--- Reviewed by Patrick Shepherd (hyperpat)
22 of 23 people found the following review helpful
I had to go back and see how long it had been since Uncle Orson had published the last volume in the Tales of Alvin Maker, but I waited until after I read Book 6, "The Crystal City." It had been about five years, but without ever going back and jogging my memory I was able to pick up the narrative thread in the ongoing story. Besides, I was encouraged by both the title and the cover art for this novel that Alvin was finally going to take that golden plough out of his poke and finally lay the ground for his city, and in that regard I am not disappointed. However, this is still not the climax of the tale.
Orson Scott Card's Tales of Alvin Maker series is set in an alternative America where some people are born with knacks, a magical ability that is both a great gift and a deep burden. Alvin, the seventh son of a seventh son, is a "maker," who can make things and fix things, using his doodlebug to get a sense of what needs to be done. After the death of his newborn son, Alvin is persuaded by his wife, Peggy (a "torch," who can see the various paths into the future that a life might take), to go to Barcy (the New Orleans of this world), and so he travels down the Mizzizippy with young Arthur Stuart on a flatboat with Abe Lincoln and his friend Coz.
This matters because while Alvin Maker has his dream of the Crystal City, Peggy is concerned with preventing the great war that she sees coming over the issues of slavery. In this America the United States is put one of several "countries" competing for the North American continent. The south consists of Crown Colonies, Spain controls Florida and Nueva Barcelona (Louisiana), and the French still have Canada. Meanwhile, the descendants of the Aztecs are still performing human sacrifices in Mexica and Alvin's friend, Tenskwa-Tawa, the Red Prophet, controls the lands to the west of the Mizzippy. Beyond the Hio Territory where Alvin was born in Hatrack River, the Wobbish Territory where Vigor Church and Carthage City can be found, and even beyond the Noisy River Territory, Alvin needs to find a place for his Crystal City. Because when he saves a single life in Barcy, the act changes everything and forces a series of issues. The establishment of the Crystal City is obviously a major moment in the series, but clearly it is not the big payoff.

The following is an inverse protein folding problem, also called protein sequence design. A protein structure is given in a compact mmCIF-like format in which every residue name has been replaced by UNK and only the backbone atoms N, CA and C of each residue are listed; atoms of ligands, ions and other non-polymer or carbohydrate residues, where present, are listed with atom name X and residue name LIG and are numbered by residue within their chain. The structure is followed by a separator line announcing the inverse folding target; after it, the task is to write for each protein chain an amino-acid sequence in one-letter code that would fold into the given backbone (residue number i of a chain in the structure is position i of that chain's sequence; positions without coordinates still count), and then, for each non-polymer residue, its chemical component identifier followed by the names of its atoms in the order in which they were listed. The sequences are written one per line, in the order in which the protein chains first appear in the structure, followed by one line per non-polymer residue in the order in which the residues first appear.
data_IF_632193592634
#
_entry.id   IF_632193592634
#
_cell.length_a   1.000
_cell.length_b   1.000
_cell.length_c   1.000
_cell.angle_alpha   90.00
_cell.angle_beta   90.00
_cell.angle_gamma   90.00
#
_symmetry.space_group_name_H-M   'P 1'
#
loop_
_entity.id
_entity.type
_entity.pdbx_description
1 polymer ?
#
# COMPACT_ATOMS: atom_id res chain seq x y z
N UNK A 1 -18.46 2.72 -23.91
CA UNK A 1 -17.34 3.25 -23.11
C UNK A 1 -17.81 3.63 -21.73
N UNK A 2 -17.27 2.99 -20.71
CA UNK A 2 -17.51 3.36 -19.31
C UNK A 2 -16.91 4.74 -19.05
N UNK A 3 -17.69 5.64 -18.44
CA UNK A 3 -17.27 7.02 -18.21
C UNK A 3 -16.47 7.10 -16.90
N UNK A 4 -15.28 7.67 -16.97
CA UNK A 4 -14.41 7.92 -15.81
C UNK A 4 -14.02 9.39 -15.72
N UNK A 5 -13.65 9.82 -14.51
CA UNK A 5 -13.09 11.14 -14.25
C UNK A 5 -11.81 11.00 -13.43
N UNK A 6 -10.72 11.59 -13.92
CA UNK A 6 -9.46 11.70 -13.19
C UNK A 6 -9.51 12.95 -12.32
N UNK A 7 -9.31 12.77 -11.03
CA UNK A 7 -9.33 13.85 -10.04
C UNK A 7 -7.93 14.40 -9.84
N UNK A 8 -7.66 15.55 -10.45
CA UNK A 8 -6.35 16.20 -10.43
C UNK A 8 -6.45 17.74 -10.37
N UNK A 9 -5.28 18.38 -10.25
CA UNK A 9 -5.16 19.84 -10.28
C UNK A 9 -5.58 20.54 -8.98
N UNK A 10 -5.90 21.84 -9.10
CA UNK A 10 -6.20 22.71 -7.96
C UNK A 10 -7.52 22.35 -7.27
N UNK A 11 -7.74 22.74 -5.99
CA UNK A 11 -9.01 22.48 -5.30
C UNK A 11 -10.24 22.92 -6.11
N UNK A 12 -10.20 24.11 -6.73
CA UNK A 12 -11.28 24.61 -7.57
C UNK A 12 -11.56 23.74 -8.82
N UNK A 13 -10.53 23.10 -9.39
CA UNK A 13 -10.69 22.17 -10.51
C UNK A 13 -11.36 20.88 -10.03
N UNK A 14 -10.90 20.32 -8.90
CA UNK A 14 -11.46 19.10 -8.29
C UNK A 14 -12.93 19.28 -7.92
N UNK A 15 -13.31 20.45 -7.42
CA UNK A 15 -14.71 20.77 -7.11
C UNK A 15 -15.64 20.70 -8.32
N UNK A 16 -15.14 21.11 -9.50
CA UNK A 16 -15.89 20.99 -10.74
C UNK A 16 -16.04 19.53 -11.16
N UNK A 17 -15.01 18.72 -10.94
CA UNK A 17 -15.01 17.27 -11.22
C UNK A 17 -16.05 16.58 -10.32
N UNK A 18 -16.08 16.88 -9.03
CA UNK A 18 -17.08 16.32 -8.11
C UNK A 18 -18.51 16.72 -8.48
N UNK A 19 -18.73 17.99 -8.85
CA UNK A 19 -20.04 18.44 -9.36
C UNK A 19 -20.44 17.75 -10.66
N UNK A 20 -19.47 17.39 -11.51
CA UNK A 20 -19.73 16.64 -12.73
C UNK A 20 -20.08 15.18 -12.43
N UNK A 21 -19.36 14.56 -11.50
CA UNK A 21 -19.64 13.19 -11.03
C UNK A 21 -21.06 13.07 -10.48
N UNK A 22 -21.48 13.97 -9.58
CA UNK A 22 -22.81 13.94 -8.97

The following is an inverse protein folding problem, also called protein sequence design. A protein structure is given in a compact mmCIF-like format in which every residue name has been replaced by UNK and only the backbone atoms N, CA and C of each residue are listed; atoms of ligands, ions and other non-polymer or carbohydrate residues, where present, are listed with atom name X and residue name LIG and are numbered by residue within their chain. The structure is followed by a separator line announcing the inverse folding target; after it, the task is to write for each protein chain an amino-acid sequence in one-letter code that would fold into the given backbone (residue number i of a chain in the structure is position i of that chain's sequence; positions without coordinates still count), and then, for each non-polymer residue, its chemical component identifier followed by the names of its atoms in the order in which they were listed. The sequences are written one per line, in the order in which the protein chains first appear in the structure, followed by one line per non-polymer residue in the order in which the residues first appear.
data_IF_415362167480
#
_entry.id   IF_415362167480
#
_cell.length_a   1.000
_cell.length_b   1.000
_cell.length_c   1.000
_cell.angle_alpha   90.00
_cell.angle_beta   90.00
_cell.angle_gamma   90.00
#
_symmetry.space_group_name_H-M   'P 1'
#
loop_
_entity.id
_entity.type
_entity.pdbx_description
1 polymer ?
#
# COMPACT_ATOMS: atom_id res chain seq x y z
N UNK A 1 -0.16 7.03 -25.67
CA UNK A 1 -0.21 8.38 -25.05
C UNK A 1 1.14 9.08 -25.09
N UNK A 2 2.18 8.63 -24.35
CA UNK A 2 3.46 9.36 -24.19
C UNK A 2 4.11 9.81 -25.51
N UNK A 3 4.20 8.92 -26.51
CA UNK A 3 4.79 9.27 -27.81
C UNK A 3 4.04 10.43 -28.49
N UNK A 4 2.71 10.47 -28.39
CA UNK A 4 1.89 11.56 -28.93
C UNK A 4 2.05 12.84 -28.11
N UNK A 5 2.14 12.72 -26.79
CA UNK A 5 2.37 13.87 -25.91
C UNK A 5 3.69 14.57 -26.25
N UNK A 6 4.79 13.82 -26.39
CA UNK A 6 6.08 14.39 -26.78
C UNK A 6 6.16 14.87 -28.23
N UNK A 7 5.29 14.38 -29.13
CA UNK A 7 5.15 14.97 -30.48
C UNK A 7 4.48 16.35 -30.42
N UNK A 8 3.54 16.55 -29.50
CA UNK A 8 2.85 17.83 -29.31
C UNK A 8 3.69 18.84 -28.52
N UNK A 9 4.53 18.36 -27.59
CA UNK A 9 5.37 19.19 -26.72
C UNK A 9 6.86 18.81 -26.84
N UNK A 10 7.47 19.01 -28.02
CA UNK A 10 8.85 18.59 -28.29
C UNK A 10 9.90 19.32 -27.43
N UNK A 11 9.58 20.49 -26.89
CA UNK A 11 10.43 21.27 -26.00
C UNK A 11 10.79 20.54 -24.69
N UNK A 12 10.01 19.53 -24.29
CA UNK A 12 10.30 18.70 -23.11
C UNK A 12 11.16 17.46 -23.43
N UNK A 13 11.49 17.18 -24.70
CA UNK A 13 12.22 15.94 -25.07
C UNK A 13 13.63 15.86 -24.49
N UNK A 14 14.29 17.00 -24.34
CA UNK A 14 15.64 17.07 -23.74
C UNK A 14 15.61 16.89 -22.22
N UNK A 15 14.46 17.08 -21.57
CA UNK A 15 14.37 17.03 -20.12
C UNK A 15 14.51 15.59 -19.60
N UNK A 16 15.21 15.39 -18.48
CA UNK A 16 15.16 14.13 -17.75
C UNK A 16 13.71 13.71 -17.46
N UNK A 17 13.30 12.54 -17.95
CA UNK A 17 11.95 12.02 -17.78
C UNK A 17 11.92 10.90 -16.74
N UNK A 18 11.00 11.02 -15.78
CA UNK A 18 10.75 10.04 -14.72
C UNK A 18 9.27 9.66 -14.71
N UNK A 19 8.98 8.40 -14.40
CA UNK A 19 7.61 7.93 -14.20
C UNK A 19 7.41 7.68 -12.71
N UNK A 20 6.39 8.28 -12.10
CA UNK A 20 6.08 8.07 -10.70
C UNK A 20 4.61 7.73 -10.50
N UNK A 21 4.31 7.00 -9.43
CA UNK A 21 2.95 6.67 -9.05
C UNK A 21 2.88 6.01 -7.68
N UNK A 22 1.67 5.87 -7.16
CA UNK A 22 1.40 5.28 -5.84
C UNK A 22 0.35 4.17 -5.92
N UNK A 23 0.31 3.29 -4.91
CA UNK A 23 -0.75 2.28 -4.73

As always, it is interesting to see Uncle Orson's take on some of the figures of American's history. If he liked John Adams, he likes Abraham Lincoln any more. However, Stephen Austin and Jim Bowie do not fare well, and Alvin has to worry about the latter almost as much as he does about his younger brother Calvin. I know there are those who want to read these stories as a religious allegory, but I have enjoyed taking the narrative at face value and I remain ignorant enough of the major tenets of Mormon theology so that I do not see anything more here than the American ideal dressed up in alternative clothing. However, I find it hard to believe that there is only one volume left in the series, because there seem to be too many threads left to weave together.